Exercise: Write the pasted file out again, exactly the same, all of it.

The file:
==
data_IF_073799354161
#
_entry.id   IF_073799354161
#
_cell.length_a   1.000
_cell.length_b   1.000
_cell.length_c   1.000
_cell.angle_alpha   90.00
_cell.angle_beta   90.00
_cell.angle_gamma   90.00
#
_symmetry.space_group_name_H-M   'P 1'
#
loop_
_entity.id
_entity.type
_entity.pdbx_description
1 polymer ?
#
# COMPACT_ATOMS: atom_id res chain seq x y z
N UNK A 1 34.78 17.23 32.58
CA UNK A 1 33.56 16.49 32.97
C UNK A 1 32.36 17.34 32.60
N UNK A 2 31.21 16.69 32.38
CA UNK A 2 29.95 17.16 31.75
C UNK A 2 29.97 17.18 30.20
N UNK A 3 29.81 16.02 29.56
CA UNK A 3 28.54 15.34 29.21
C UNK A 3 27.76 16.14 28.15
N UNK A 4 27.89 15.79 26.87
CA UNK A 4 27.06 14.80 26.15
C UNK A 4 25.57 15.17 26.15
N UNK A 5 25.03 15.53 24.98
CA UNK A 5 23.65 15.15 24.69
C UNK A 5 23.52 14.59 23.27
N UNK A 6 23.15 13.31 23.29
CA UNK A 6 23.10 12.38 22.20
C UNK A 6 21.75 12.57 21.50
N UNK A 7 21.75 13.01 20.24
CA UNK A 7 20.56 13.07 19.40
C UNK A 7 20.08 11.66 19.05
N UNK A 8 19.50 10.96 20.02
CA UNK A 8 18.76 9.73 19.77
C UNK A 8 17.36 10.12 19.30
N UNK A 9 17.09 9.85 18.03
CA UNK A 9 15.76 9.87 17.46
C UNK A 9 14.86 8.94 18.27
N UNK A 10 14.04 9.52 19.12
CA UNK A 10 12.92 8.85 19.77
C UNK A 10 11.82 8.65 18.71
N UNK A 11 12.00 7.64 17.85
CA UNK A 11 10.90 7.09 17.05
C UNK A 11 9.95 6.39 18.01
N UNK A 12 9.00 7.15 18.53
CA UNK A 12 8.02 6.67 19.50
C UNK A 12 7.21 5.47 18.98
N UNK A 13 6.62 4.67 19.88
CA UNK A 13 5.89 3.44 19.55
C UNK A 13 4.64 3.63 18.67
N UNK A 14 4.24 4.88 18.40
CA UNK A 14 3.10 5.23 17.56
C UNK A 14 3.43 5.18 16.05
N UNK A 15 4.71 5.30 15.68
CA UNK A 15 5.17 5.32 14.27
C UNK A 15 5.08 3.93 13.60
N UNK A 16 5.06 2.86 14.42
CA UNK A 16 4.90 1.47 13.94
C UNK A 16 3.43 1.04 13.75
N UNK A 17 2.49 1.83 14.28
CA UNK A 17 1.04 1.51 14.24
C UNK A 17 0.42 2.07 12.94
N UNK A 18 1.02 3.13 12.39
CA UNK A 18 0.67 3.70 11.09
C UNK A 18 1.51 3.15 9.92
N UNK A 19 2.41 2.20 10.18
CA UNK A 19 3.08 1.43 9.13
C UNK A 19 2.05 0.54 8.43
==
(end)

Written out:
data_IF_073799354161
#
_entry.id   IF_073799354161
#
_cell.length_a   1.000
_cell.length_b   1.000
_cell.length_c   1.000
_cell.angle_alpha   90.00
_cell.angle_beta   90.00
_cell.angle_gamma   90.00
#
_symmetry.space_group_name_H-M   'P 1'
#
loop_
_entity.id
_entity.type
_entity.pdbx_description
1 polymer ?
#
# COMPACT_ATOMS: atom_id res chain seq x y z
N UNK A 1 34.78 17.23 32.58
CA UNK A 1 33.56 16.49 32.97
C UNK A 1 32.36 17.34 32.60
N UNK A 2 31.21 16.69 32.38
CA UNK A 2 29.95 17.16 31.75
C UNK A 2 29.97 17.18 30.20
N UNK A 3 29.81 16.02 29.56
CA UNK A 3 28.54 15.34 29.21
C UNK A 3 27.76 16.14 28.15
N UNK A 4 27.89 15.79 26.87
CA UNK A 4 27.06 14.80 26.15
C UNK A 4 25.57 15.17 26.15
N UNK A 5 25.03 15.53 24.98
CA UNK A 5 23.65 15.15 24.69
C UNK A 5 23.52 14.59 23.27
N UNK A 6 23.15 13.31 23.29
CA UNK A 6 23.10 12.38 22.20
C UNK A 6 21.75 12.57 21.50
N UNK A 7 21.75 13.01 20.24
CA UNK A 7 20.56 13.07 19.40
C UNK A 7 20.08 11.66 19.05
N UNK A 8 19.50 10.96 20.02
CA UNK A 8 18.76 9.73 19.77
C UNK A 8 17.36 10.12 19.30
N UNK A 9 17.09 9.85 18.03
CA UNK A 9 15.76 9.87 17.46
C UNK A 9 14.86 8.94 18.27
N UNK A 10 14.04 9.52 19.12
CA UNK A 10 12.92 8.85 19.77
C UNK A 10 11.82 8.65 18.71
N UNK A 11 12.00 7.64 17.85
CA UNK A 11 10.90 7.09 17.05
C UNK A 11 9.95 6.39 18.01
N UNK A 12 9.00 7.15 18.53
CA UNK A 12 8.02 6.67 19.50
C UNK A 12 7.21 5.47 18.98
N UNK A 13 6.62 4.67 19.88
CA UNK A 13 5.89 3.44 19.55
C UNK A 13 4.64 3.63 18.67
N UNK A 14 4.24 4.88 18.40
CA UNK A 14 3.10 5.23 17.56
C UNK A 14 3.43 5.18 16.05
N UNK A 15 4.71 5.30 15.68
CA UNK A 15 5.17 5.32 14.27
C UNK A 15 5.08 3.93 13.60
N UNK A 16 5.06 2.86 14.42
CA UNK A 16 4.90 1.47 13.94
C UNK A 16 3.43 1.04 13.75
N UNK A 17 2.49 1.83 14.28
CA UNK A 17 1.04 1.51 14.24
C UNK A 17 0.42 2.07 12.94
N UNK A 18 1.02 3.13 12.39
CA UNK A 18 0.67 3.70 11.09
C UNK A 18 1.51 3.15 9.92
N UNK A 19 2.41 2.20 10.18
CA UNK A 19 3.08 1.43 9.13
C UNK A 19 2.05 0.54 8.43